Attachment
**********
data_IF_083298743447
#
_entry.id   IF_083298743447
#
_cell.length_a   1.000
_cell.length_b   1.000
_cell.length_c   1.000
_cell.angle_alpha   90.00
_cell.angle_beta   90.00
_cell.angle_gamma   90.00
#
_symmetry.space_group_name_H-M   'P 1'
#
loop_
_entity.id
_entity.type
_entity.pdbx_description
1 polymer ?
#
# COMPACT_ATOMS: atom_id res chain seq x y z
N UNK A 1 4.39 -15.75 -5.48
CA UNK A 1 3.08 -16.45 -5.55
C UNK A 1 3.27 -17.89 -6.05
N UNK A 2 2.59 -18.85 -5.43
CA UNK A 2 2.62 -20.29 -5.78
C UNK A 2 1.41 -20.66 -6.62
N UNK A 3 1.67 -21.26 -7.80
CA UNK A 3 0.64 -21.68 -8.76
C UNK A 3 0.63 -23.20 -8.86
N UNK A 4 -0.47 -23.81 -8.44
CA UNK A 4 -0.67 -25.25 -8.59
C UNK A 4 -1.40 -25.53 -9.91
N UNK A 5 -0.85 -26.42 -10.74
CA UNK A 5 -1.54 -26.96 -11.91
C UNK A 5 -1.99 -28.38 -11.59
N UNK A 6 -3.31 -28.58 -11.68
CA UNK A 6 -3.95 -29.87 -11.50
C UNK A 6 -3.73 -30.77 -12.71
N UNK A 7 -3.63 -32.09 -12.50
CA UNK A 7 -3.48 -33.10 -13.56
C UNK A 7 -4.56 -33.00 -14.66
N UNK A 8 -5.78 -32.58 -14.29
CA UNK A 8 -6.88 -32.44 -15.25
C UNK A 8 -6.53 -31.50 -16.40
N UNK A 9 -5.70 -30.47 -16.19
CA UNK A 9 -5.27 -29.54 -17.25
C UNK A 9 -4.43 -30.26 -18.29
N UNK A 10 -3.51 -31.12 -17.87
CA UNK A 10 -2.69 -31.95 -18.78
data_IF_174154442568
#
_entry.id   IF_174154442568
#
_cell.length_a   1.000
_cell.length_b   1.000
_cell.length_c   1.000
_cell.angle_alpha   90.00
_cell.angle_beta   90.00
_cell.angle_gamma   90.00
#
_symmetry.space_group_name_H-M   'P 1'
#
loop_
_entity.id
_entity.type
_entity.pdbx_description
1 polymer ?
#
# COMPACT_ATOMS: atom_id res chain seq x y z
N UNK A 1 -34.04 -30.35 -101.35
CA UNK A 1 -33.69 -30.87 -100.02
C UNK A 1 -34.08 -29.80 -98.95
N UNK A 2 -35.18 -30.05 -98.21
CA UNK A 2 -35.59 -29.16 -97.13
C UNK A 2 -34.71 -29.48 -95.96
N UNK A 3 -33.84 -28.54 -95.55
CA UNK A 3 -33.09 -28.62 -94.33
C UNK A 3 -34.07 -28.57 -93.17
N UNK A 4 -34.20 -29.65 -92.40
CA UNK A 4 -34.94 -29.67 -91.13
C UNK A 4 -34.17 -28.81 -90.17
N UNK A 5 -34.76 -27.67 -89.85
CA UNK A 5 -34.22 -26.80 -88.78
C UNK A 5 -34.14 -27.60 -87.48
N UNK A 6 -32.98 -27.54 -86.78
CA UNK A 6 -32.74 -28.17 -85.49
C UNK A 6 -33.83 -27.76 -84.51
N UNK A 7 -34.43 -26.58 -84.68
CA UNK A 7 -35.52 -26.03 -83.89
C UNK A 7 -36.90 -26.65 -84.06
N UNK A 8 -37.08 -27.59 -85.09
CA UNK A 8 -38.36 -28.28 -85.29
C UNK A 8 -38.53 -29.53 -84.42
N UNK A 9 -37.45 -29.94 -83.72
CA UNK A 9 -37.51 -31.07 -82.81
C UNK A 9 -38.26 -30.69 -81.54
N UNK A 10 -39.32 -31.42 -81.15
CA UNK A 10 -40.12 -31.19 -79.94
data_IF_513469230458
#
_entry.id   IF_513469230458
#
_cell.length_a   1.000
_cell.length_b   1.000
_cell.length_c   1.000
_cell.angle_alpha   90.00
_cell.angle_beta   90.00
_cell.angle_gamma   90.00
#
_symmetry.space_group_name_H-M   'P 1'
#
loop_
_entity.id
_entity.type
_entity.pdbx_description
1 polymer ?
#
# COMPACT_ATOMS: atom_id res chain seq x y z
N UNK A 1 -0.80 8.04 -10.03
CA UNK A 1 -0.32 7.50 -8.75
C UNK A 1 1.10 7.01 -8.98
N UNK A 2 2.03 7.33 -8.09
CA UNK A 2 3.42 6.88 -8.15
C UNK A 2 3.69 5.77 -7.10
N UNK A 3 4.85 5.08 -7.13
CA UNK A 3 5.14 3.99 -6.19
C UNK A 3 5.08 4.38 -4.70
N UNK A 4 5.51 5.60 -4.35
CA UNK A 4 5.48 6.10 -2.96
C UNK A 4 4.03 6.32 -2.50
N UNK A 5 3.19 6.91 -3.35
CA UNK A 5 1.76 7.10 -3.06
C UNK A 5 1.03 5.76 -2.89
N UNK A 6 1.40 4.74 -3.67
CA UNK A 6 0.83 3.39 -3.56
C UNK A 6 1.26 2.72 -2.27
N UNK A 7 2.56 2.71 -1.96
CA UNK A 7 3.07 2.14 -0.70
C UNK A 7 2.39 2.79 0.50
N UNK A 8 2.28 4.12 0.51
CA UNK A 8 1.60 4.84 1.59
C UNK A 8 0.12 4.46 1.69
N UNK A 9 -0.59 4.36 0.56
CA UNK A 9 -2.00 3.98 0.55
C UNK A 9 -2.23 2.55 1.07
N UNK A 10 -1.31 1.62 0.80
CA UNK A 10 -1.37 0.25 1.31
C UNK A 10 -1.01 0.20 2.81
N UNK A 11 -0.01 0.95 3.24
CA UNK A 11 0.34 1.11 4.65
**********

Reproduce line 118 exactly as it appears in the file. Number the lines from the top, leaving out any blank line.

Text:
# COMPACT_ATOMS: atom_id res chain seq x y z